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Anesthesia

 

 
 

If you are having surgery, your doctor will give you a drug called an anesthetic. Anesthetics reduce or prevent pain. There are four main types.

  • Local: numbs one small area of the body. You stay awake and alert.
  • Conscious or intravenous (IV) sedation: uses a mild sedative to relax you and pain medicine to relieve pain. You stay awake but may not remember the procedure afterwards.
  • Regional anesthesia: blocks pain in an area of the body, such an arm or leg. Epidural anesthesia, which is sometimes used during childbirth, is a type of regional anesthesia.
  • General anesthesia: affects your whole body. You go to sleep and feel nothing. You have no memory of the procedure afterwards.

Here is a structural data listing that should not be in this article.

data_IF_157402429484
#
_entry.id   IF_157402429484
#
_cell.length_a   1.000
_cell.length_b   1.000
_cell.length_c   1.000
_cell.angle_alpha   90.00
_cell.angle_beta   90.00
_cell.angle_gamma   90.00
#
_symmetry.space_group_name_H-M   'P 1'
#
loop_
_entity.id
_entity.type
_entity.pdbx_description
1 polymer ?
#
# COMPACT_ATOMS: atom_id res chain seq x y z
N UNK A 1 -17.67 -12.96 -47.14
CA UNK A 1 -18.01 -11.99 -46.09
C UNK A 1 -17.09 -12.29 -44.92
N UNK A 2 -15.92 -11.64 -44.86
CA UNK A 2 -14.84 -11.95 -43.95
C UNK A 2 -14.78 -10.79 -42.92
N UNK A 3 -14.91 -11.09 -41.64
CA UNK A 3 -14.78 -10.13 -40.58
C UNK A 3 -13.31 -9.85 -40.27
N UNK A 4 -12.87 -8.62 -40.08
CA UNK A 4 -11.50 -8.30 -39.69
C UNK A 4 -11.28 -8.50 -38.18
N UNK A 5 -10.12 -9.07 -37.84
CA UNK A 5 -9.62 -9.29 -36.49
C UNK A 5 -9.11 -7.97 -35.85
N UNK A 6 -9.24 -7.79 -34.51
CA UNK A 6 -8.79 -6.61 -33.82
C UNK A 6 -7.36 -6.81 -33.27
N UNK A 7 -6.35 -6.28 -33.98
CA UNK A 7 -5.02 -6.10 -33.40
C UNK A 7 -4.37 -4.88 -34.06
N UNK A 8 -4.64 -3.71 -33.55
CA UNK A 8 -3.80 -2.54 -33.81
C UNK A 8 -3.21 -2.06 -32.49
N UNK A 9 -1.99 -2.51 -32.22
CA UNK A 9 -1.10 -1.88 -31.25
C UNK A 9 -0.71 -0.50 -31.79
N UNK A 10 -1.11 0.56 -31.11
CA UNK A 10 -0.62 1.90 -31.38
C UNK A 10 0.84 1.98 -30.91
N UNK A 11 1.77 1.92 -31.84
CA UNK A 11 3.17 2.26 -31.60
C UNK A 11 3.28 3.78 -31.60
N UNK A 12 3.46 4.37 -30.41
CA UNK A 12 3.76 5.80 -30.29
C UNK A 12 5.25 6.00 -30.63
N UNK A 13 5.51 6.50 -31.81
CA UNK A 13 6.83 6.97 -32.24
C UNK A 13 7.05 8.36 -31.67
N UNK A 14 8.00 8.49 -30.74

The type of anesthesia your doctor chooses depends on many factors. These include the procedure you are having and your current health.

 

 

 
 
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Photograph of two female surgeons preparing for surgery

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  • MedlinePlus links to health information from the National Institutes of Health and other federal government agencies. MedlinePlus also links to health information from non-government Web sites. See our disclaimer about external links and our quality guidelines.

 

 

 

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MedlinePlus links to health information from the National Institutes of Health and other federal government agencies. MedlinePlus also links to health information from non-government Web sites. See our disclaimer about external links and our quality guidelines.